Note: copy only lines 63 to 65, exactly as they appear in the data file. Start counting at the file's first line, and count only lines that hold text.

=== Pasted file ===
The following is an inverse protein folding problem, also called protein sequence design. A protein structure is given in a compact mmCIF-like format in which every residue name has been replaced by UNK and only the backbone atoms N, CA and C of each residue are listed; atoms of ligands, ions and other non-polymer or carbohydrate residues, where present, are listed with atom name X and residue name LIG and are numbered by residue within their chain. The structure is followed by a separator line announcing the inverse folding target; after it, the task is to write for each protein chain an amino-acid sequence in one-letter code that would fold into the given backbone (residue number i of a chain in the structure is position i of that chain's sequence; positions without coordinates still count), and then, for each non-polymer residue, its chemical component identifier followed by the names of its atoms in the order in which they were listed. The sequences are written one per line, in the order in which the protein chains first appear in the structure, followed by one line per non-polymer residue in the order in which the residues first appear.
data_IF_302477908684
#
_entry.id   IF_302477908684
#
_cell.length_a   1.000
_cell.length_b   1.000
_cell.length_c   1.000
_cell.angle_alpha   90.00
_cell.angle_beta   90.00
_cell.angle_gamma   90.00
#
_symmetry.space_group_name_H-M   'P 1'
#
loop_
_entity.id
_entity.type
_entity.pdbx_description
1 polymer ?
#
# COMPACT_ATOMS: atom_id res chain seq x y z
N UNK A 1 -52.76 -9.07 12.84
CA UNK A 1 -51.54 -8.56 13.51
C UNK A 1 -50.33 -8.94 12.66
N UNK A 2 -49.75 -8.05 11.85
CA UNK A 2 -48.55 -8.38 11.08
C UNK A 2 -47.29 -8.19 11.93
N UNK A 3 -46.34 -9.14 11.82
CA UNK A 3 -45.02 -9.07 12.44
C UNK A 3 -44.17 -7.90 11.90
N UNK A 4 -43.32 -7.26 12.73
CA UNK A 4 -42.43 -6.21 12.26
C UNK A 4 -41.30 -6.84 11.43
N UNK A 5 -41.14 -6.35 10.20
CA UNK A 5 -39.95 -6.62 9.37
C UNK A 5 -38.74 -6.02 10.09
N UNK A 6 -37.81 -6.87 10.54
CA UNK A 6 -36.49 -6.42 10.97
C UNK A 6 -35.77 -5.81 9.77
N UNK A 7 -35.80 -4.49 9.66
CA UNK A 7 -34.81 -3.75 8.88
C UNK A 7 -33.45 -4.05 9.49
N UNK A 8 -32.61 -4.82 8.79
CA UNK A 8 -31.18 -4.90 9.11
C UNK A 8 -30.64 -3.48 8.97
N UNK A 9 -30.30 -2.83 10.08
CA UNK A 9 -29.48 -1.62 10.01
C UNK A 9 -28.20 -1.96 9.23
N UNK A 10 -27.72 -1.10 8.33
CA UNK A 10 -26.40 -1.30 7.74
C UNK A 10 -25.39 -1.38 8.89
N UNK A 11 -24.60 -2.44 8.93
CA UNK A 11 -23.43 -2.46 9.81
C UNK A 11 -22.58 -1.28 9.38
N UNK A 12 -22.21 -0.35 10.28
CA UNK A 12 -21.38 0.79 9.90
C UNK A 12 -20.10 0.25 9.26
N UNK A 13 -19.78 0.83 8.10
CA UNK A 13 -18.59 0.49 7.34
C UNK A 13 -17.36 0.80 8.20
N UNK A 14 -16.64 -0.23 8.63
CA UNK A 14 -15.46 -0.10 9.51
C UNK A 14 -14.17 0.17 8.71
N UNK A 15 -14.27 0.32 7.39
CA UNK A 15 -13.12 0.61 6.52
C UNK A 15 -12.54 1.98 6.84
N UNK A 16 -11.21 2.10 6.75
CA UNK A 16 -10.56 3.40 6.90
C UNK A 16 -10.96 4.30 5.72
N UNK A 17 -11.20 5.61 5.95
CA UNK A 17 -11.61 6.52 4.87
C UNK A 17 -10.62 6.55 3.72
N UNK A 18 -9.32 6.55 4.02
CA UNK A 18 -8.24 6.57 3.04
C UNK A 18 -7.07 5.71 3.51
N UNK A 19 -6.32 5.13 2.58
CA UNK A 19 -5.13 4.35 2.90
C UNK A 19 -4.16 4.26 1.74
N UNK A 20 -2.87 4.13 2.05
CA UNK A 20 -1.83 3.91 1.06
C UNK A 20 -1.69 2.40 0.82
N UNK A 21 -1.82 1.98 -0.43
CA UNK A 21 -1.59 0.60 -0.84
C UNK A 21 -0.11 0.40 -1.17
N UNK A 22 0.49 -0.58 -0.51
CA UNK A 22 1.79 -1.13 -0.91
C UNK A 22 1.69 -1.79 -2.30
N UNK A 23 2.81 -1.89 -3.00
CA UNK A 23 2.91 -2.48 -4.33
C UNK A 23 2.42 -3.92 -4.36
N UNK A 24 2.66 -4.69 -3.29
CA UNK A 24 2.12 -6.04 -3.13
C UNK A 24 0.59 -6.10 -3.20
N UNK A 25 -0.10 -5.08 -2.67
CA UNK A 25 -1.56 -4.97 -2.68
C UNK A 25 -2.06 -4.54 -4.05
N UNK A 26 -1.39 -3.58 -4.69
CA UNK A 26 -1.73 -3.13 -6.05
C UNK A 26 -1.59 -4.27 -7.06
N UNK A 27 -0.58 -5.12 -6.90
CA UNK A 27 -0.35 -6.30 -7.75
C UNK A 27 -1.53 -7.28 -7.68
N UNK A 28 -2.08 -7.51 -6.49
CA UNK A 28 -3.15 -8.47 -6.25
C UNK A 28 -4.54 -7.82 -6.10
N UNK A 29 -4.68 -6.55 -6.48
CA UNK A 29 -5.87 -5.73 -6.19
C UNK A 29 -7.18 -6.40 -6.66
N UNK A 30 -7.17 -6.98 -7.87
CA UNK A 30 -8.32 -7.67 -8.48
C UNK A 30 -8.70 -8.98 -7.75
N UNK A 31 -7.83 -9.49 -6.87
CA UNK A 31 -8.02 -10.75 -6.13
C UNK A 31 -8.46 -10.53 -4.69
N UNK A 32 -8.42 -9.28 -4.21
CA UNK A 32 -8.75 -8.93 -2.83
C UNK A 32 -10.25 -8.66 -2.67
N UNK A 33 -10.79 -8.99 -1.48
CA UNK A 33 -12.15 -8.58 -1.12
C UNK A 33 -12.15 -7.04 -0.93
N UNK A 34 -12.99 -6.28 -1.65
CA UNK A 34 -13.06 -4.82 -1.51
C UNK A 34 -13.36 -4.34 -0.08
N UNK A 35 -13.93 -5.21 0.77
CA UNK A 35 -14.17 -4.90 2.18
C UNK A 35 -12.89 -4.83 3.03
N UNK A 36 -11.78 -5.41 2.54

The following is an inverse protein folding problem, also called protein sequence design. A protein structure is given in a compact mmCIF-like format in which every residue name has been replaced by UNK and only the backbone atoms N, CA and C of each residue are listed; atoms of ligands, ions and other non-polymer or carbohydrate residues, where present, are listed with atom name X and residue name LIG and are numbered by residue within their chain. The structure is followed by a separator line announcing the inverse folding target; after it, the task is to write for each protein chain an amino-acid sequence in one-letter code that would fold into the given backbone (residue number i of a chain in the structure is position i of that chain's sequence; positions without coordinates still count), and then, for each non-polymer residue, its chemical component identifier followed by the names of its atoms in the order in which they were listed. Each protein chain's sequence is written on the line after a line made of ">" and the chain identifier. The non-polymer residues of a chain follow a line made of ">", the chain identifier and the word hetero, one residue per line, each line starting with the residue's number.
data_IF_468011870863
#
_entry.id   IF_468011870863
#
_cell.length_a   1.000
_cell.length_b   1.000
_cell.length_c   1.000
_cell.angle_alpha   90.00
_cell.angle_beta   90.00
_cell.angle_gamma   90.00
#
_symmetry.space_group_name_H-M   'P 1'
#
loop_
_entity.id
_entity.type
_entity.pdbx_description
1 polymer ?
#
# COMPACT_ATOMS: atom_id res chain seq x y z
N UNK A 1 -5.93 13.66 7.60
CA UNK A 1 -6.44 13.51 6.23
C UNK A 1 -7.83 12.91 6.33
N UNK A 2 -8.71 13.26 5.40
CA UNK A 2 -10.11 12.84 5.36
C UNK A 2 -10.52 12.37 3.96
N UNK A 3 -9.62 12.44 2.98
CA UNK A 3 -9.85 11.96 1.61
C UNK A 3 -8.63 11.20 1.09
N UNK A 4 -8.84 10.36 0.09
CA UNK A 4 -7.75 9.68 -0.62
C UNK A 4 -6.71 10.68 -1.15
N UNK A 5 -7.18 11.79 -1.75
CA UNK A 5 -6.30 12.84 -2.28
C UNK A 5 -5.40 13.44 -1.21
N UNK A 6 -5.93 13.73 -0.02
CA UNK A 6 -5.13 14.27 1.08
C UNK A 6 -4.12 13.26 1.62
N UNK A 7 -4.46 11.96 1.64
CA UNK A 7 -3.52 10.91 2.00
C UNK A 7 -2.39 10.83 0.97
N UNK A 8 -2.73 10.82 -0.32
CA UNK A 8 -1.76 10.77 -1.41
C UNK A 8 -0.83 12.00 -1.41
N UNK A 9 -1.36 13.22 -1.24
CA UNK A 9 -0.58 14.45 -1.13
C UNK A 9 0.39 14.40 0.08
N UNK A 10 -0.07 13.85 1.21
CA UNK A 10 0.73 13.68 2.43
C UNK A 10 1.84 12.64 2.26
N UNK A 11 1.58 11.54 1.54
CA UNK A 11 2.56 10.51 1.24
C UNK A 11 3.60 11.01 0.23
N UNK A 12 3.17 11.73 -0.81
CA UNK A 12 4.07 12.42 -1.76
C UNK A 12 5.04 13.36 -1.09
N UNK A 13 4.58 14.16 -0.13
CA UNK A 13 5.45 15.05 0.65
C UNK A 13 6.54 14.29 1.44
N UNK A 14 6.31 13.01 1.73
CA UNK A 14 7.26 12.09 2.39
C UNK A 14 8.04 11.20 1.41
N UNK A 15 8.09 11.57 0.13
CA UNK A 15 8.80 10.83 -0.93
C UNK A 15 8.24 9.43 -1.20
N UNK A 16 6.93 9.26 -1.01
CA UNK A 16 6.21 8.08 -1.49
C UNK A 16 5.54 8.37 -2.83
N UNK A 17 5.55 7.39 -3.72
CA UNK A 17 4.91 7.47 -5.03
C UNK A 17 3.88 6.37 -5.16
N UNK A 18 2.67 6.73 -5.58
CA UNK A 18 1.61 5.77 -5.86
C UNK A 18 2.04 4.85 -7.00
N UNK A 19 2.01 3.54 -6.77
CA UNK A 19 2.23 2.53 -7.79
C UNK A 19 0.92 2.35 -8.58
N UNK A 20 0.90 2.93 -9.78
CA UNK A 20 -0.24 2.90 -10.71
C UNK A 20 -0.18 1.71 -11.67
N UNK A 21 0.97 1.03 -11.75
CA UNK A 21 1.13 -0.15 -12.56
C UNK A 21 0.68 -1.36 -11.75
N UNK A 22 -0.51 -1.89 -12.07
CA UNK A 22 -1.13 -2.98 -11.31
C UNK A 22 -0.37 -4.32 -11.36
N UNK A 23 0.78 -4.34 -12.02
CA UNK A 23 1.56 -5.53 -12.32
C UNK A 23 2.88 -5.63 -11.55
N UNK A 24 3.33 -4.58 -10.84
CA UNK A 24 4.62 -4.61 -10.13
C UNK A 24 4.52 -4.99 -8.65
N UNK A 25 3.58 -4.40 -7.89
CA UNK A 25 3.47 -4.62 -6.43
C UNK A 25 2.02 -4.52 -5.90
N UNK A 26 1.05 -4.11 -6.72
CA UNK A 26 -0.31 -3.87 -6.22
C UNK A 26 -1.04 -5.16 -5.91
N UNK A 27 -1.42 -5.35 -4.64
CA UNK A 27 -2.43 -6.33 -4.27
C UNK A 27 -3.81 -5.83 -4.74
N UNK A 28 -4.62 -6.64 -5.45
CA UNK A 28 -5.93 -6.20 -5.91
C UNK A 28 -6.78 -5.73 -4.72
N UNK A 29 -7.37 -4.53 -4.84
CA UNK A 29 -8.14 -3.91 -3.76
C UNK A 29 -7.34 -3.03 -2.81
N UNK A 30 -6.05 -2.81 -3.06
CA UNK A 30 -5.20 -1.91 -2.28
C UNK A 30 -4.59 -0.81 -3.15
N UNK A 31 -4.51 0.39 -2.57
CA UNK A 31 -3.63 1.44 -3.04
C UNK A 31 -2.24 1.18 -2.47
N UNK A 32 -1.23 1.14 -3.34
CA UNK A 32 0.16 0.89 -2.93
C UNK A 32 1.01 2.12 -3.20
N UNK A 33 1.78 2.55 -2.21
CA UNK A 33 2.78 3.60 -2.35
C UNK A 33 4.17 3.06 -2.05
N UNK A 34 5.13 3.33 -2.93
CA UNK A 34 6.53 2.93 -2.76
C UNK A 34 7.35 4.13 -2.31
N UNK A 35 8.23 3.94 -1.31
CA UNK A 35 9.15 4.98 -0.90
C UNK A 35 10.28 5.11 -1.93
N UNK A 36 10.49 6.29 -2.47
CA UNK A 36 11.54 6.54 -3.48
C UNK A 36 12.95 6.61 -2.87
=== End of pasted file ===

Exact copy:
C UNK A 14 -14.17 0.17 8.71
N UNK A 15 -14.27 0.32 7.39
CA UNK A 15 -13.12 0.61 6.52